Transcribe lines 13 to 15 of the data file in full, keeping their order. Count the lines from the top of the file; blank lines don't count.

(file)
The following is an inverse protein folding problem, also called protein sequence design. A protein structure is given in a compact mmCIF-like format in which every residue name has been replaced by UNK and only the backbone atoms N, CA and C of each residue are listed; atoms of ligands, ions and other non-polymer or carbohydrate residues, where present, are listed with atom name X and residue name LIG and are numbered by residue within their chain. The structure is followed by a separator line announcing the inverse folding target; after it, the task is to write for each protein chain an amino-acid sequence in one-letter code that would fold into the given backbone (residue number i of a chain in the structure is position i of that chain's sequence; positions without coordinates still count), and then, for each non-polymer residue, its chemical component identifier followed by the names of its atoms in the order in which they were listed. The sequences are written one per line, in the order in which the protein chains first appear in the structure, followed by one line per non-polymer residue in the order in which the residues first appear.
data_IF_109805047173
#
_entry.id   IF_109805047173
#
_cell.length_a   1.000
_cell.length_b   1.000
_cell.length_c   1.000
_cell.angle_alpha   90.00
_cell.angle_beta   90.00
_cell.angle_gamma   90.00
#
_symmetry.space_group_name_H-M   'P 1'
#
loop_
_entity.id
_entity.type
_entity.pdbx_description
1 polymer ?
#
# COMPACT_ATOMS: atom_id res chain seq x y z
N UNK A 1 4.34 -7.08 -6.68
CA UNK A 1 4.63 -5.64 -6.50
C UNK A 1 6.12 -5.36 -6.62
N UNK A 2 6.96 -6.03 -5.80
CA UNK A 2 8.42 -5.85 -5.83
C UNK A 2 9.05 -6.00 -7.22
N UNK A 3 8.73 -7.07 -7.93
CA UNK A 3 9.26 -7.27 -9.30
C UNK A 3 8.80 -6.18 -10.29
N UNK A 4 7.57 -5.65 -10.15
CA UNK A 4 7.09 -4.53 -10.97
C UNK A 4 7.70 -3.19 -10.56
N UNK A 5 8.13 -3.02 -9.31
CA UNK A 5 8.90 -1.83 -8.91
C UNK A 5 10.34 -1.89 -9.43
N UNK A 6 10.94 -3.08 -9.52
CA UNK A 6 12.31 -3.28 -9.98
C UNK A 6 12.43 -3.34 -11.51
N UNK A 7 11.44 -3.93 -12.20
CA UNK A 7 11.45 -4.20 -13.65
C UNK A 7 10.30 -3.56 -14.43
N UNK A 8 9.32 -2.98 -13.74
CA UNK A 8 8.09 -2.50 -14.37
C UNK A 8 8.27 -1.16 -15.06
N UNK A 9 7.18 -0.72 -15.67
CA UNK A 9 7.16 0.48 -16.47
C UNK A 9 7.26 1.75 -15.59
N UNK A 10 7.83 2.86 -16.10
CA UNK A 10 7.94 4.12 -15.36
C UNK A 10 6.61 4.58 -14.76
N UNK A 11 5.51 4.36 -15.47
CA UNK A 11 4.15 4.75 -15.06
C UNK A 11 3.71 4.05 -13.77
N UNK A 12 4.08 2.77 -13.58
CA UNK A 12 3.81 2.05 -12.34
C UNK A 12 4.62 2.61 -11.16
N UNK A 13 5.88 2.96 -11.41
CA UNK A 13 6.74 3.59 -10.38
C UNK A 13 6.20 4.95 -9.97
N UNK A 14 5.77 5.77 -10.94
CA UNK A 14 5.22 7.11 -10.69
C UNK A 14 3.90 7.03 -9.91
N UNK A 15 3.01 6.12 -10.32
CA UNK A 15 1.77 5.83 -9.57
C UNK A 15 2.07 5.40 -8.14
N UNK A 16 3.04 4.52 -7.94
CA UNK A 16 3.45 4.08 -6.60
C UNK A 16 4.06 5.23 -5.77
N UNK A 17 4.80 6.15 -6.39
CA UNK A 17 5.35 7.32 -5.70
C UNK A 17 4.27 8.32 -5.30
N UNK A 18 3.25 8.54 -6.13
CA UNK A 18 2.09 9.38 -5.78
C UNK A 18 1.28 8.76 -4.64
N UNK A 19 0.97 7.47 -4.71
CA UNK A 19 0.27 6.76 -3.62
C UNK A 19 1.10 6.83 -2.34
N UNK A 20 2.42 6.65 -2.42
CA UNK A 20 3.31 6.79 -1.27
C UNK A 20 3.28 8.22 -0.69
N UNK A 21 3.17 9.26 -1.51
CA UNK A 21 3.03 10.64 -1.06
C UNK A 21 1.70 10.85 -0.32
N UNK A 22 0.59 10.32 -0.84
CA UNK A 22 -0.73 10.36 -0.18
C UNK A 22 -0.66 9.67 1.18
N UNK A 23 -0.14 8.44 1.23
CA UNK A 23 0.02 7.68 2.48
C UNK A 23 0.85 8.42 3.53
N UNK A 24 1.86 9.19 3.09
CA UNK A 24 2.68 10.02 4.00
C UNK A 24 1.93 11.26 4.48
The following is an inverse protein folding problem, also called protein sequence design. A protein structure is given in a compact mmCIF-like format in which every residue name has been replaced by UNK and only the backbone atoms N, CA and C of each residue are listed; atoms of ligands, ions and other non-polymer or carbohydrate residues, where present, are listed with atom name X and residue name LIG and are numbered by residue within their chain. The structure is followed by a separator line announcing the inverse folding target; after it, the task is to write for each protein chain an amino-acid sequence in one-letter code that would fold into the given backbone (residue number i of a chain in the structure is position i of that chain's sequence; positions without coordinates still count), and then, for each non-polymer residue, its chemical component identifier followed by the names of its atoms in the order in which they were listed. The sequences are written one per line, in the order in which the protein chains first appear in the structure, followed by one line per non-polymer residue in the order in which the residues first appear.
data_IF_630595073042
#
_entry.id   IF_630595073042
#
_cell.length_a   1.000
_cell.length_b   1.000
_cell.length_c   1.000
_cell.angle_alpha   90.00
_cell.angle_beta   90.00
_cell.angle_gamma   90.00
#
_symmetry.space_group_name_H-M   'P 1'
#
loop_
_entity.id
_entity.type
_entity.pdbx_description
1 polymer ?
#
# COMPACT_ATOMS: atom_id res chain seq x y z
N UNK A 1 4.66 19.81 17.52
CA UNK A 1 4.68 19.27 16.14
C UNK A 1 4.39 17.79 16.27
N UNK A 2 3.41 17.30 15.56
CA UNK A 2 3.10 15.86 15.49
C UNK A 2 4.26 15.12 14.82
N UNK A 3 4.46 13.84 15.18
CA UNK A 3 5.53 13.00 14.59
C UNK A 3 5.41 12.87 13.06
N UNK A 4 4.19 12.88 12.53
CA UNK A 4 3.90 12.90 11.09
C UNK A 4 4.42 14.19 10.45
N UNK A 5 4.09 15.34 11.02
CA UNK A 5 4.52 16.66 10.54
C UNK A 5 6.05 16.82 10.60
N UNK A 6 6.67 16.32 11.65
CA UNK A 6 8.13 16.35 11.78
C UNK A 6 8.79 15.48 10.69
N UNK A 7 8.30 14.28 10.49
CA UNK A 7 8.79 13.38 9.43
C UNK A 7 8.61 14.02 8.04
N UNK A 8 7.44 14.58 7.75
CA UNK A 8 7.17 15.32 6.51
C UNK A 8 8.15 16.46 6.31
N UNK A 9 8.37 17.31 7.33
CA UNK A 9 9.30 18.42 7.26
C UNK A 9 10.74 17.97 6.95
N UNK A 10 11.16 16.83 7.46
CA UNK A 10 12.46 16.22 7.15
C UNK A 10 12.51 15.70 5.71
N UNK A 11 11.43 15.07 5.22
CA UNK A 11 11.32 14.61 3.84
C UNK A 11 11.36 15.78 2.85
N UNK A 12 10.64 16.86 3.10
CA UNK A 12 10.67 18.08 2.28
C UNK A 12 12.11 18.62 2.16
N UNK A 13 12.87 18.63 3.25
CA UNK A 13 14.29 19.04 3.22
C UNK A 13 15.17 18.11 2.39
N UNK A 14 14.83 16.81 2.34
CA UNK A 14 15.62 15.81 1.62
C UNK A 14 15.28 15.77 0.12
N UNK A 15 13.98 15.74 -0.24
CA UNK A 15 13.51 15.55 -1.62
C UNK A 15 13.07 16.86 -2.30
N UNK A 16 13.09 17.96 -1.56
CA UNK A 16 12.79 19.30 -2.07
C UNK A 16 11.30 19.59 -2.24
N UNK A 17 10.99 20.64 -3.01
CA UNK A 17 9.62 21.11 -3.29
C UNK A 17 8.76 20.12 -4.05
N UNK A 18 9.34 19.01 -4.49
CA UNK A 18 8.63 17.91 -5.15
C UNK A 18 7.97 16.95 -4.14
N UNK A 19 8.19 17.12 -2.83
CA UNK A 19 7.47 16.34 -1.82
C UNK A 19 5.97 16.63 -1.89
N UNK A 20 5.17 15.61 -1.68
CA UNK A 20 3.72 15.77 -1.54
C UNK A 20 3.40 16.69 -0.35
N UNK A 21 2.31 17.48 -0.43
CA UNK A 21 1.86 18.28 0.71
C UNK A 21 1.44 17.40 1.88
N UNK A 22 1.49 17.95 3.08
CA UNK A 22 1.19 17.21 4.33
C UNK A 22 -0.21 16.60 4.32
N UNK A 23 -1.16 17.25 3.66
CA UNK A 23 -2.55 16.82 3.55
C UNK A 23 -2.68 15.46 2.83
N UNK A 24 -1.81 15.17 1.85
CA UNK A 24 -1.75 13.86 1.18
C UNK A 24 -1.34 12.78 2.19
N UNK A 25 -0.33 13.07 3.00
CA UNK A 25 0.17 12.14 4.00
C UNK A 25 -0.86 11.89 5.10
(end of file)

_symmetry.space_group_name_H-M   'P 1'
#
loop_